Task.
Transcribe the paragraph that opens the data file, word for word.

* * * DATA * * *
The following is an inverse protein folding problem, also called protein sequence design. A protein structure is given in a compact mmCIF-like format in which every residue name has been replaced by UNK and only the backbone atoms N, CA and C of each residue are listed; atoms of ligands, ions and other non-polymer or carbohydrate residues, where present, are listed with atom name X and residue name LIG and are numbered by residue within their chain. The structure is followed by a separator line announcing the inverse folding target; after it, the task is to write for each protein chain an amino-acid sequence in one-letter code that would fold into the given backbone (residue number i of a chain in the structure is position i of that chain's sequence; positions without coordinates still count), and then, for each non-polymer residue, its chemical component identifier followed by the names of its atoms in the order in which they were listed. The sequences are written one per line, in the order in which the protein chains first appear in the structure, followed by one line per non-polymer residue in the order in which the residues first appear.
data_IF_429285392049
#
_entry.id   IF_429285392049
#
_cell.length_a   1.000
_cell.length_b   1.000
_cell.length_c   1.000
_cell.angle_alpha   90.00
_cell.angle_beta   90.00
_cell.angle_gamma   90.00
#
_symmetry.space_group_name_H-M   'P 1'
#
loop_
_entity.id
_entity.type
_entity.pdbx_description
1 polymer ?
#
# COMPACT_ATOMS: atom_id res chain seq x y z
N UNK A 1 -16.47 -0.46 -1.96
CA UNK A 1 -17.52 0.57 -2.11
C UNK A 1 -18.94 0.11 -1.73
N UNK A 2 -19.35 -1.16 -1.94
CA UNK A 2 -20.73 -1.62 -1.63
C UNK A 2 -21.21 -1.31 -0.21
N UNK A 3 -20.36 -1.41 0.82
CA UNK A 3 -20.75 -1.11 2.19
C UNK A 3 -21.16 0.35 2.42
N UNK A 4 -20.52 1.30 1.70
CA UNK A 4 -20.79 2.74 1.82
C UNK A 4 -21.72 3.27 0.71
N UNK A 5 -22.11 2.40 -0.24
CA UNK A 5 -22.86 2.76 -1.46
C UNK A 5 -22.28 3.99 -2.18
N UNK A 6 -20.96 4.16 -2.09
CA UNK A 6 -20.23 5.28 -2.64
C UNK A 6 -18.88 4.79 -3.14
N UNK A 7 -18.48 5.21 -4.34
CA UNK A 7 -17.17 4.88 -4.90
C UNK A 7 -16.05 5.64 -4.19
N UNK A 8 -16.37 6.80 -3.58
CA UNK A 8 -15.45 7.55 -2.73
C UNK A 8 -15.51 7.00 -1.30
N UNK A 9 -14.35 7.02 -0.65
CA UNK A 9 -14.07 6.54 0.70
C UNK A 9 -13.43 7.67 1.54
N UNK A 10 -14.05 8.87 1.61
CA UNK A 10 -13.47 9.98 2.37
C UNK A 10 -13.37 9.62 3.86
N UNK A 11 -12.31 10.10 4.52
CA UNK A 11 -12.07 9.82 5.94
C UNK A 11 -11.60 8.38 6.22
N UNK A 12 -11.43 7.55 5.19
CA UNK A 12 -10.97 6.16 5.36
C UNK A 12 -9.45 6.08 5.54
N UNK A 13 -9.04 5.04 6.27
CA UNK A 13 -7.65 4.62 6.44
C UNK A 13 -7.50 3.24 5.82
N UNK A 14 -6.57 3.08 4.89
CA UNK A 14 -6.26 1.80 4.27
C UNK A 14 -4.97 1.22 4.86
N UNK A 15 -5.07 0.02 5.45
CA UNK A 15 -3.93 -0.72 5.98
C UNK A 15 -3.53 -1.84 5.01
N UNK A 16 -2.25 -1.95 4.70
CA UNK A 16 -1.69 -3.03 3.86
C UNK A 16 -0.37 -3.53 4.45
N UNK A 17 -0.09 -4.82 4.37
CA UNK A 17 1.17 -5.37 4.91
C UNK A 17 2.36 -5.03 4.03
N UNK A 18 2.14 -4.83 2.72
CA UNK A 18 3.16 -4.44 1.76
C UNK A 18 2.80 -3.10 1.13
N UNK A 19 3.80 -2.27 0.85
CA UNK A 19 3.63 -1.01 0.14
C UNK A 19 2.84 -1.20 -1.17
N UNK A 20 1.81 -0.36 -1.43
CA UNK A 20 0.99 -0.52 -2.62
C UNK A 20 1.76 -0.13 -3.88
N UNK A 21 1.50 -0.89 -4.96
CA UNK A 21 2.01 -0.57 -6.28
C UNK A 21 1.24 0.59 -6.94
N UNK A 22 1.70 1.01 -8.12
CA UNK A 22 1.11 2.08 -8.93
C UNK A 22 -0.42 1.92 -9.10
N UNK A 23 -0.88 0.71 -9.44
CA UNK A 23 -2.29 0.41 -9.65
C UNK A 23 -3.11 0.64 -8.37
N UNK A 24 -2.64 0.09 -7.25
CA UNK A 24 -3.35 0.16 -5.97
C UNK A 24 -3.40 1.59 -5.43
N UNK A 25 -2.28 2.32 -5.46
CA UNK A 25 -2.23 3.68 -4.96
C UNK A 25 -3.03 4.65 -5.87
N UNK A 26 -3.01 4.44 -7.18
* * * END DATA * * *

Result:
The following is an inverse protein folding problem, also called protein sequence design. A protein structure is given in a compact mmCIF-like format in which every residue name has been replaced by UNK and only the backbone atoms N, CA and C of each residue are listed; atoms of ligands, ions and other non-polymer or carbohydrate residues, where present, are listed with atom name X and residue name LIG and are numbered by residue within their chain. The structure is followed by a separator line announcing the inverse folding target; after it, the task is to write for each protein chain an amino-acid sequence in one-letter code that would fold into the given backbone (residue number i of a chain in the structure is position i of that chain's sequence; positions without coordinates still count), and then, for each non-polymer residue, its chemical component identifier followed by the names of its atoms in the order in which they were listed. The sequences are written one per line, in the order in which the protein chains first appear in the structure, followed by one line per non-polymer residue in the order in which the residues first appear.